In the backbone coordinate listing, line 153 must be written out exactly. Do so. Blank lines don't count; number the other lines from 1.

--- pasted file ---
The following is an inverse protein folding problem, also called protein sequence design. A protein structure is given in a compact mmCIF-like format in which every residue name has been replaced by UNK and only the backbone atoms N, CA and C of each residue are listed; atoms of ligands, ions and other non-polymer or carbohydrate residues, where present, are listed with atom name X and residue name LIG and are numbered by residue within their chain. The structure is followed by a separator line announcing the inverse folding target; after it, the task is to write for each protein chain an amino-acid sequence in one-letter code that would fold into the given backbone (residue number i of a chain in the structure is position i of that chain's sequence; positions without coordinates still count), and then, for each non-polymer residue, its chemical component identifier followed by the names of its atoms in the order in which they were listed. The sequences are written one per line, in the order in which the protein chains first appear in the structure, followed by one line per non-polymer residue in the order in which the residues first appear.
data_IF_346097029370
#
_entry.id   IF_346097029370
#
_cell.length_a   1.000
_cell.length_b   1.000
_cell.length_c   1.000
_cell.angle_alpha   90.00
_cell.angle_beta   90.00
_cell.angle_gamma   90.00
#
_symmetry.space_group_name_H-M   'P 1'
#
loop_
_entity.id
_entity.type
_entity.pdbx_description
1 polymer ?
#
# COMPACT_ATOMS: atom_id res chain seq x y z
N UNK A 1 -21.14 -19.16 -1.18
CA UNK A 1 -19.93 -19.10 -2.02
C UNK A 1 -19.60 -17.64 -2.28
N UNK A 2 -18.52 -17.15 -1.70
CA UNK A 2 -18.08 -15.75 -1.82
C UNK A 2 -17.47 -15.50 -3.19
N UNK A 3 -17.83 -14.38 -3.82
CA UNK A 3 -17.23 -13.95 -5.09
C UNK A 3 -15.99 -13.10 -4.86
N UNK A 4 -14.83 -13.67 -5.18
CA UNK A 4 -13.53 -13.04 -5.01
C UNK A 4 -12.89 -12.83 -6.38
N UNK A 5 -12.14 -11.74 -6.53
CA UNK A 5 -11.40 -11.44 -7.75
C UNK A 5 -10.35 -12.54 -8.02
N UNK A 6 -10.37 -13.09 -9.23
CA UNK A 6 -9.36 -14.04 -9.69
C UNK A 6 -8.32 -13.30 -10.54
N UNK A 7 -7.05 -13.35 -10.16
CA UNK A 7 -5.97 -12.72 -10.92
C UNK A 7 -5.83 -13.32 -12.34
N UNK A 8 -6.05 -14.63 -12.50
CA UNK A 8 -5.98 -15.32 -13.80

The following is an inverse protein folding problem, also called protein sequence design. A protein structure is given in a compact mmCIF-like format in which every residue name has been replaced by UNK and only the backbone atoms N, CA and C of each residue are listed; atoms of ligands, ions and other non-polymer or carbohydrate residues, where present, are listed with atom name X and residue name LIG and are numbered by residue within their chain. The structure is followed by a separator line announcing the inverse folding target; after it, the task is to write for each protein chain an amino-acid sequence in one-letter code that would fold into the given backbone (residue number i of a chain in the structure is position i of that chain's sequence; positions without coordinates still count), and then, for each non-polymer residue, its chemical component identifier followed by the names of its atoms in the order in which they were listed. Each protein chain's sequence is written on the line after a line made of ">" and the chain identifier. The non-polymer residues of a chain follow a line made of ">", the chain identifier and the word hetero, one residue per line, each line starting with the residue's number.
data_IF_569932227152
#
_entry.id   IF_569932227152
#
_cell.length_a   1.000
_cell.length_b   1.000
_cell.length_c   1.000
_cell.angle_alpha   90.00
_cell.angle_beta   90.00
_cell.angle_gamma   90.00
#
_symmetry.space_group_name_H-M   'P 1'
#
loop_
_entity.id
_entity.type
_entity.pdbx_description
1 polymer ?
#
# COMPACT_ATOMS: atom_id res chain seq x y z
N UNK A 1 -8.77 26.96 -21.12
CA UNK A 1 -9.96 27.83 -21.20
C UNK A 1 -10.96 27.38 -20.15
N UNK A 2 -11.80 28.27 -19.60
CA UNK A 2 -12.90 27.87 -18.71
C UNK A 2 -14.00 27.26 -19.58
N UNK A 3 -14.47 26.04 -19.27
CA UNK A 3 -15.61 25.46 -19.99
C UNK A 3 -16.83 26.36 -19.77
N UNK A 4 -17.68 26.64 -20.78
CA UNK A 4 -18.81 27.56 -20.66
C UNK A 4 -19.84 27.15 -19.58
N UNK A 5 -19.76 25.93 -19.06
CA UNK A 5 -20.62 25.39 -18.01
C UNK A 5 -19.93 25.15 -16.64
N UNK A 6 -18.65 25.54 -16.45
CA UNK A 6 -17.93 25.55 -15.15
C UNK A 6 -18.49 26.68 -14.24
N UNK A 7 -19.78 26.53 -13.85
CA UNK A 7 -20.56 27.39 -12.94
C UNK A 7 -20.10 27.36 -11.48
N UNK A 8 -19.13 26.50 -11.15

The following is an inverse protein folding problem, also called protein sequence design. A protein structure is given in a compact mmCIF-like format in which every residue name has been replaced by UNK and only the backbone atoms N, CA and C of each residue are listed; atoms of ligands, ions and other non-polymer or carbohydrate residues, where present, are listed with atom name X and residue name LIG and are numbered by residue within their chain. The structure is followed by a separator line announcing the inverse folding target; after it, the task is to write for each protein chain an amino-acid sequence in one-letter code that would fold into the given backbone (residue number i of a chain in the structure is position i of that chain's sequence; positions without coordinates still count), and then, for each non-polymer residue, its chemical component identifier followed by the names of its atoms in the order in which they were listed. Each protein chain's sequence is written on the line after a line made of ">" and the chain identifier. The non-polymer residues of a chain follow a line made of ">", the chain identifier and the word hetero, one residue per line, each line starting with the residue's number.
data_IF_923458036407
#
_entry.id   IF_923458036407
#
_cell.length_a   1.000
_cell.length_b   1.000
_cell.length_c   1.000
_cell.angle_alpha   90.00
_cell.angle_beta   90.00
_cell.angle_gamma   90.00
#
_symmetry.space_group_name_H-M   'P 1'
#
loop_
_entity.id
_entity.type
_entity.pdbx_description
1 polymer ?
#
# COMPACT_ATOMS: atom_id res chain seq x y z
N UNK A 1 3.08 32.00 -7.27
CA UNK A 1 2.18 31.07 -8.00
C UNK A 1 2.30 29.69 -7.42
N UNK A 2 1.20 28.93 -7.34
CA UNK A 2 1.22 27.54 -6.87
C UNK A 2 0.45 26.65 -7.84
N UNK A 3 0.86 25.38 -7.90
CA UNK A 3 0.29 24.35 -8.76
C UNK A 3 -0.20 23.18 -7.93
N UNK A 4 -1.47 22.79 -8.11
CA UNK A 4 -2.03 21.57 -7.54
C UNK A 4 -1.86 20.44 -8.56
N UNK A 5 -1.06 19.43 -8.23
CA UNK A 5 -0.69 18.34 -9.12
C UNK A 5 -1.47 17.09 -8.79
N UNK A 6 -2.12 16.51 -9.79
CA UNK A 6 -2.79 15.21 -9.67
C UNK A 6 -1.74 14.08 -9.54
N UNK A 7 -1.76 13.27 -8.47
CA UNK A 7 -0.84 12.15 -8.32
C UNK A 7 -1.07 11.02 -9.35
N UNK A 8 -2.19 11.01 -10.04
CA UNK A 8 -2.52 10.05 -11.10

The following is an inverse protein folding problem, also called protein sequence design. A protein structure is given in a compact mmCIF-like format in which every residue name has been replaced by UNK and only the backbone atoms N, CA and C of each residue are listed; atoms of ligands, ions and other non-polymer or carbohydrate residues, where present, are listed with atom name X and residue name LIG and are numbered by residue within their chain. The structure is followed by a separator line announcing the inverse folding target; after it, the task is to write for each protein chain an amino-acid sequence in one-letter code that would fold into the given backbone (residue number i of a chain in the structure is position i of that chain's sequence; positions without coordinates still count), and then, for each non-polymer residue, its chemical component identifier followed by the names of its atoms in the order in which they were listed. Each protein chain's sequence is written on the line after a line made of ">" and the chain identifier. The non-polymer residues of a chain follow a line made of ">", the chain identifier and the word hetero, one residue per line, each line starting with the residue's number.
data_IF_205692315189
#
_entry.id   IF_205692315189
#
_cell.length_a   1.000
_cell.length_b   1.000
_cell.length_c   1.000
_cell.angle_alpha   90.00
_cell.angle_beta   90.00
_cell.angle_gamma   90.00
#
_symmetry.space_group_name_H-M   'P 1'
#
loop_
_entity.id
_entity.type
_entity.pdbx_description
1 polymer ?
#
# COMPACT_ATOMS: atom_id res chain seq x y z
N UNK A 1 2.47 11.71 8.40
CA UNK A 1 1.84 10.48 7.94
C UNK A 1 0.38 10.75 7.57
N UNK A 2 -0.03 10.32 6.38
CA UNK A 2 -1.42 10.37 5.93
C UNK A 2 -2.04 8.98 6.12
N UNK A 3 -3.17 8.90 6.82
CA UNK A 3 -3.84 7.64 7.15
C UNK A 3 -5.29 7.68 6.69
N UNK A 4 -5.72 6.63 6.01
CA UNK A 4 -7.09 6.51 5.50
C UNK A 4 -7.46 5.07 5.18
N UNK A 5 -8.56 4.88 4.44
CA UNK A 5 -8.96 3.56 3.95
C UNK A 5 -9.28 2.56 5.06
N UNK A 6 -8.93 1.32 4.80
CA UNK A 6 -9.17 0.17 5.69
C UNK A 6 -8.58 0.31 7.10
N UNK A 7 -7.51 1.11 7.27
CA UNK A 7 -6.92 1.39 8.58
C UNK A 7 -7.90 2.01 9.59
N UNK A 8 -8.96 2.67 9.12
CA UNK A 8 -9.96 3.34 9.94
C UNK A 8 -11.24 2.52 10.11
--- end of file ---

N UNK A 1 2.47 11.71 8.40